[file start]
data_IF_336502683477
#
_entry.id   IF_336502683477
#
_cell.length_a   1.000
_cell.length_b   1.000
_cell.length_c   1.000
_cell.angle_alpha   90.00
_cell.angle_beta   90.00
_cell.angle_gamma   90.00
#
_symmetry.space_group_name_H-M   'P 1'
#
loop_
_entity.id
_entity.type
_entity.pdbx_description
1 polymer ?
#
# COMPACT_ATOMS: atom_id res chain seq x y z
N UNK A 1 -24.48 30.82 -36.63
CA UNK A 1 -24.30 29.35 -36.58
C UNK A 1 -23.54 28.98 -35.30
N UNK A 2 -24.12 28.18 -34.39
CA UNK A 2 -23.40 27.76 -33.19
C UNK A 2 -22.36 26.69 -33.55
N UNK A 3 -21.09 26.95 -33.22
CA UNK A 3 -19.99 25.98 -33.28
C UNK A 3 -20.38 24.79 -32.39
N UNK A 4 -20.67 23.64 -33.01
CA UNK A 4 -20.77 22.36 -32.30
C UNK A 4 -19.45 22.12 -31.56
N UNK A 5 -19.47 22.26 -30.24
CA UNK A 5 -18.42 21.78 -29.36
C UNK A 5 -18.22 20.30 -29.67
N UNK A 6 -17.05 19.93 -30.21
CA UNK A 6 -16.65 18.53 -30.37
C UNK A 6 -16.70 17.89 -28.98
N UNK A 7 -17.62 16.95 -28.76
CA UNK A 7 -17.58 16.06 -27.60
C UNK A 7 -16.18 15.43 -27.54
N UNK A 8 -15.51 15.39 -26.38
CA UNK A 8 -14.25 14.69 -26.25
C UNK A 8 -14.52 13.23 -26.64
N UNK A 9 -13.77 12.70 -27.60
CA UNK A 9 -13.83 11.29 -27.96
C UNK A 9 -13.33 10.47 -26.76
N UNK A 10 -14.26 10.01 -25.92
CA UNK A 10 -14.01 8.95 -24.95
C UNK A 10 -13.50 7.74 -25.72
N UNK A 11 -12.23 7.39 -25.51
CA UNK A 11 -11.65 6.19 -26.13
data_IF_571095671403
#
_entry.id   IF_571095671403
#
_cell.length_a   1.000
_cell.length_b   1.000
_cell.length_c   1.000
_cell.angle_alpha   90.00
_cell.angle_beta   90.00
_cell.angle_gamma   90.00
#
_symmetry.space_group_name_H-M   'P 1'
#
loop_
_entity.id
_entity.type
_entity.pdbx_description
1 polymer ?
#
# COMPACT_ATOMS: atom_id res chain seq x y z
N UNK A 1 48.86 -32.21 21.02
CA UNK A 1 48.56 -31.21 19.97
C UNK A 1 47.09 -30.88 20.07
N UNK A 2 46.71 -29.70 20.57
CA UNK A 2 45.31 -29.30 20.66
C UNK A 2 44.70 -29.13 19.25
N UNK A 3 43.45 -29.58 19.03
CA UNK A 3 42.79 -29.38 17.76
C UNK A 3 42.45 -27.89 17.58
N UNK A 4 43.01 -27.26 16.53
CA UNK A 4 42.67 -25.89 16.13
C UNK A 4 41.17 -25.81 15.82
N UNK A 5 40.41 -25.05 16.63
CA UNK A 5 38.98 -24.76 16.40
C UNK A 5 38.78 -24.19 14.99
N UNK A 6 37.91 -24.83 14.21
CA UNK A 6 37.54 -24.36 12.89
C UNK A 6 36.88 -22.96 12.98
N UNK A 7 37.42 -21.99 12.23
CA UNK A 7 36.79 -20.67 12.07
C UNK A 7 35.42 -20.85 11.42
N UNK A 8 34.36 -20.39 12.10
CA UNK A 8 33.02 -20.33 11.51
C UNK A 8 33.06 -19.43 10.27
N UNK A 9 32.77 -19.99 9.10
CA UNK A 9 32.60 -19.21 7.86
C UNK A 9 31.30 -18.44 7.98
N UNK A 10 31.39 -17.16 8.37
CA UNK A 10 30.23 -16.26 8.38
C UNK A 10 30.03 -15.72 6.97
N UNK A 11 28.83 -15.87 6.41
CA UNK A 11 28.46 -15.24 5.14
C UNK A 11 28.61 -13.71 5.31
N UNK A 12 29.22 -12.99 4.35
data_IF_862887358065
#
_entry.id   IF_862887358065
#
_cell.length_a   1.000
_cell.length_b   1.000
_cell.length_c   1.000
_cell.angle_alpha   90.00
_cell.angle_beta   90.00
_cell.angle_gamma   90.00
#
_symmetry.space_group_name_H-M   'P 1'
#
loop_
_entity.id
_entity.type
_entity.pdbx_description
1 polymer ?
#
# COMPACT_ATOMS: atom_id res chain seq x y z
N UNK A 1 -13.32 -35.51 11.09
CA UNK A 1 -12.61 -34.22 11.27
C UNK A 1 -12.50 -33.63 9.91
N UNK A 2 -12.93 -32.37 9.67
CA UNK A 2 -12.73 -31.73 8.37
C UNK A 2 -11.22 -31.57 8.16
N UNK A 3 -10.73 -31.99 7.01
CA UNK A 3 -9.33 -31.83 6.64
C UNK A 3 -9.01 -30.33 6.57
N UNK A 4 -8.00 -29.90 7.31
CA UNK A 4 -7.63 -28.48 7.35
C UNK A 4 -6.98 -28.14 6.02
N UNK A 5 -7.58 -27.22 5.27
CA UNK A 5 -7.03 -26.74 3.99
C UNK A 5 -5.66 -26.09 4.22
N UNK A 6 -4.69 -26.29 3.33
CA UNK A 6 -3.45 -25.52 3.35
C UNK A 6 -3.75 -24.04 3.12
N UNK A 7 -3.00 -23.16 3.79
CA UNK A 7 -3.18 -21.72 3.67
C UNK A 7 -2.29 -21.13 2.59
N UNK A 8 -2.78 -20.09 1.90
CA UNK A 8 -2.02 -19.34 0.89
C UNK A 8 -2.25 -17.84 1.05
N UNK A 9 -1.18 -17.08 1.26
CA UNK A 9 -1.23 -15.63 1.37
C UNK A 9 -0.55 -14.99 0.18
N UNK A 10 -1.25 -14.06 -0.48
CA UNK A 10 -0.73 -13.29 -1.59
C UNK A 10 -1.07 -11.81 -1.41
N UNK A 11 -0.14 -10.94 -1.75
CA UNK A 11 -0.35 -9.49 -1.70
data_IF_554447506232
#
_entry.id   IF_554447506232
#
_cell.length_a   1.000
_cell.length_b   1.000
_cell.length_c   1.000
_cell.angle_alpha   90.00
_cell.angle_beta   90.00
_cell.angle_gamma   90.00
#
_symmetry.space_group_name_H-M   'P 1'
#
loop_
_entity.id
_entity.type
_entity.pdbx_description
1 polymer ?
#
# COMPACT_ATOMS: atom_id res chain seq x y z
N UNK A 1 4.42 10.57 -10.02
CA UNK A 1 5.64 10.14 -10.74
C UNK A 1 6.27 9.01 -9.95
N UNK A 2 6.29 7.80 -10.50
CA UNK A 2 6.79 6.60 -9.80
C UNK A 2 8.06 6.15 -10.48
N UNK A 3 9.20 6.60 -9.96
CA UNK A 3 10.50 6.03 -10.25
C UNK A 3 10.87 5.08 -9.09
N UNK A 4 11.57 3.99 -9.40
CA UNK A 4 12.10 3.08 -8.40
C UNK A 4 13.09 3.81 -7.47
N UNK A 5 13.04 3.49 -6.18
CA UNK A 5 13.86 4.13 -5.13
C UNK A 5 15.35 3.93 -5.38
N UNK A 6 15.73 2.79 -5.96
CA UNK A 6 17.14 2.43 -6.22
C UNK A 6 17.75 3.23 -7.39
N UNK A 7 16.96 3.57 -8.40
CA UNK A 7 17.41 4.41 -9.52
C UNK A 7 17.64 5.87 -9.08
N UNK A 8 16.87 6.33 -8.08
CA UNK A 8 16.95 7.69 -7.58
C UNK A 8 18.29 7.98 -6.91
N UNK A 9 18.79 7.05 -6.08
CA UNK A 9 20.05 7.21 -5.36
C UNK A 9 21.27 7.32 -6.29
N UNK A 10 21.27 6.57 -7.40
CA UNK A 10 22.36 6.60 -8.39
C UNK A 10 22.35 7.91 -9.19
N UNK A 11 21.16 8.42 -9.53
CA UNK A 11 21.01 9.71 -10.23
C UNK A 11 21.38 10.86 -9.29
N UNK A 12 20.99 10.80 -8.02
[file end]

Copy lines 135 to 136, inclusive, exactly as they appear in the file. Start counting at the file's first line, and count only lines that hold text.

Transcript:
C UNK A 3 -9.01 -30.33 6.57
N UNK A 4 -8.00 -29.90 7.31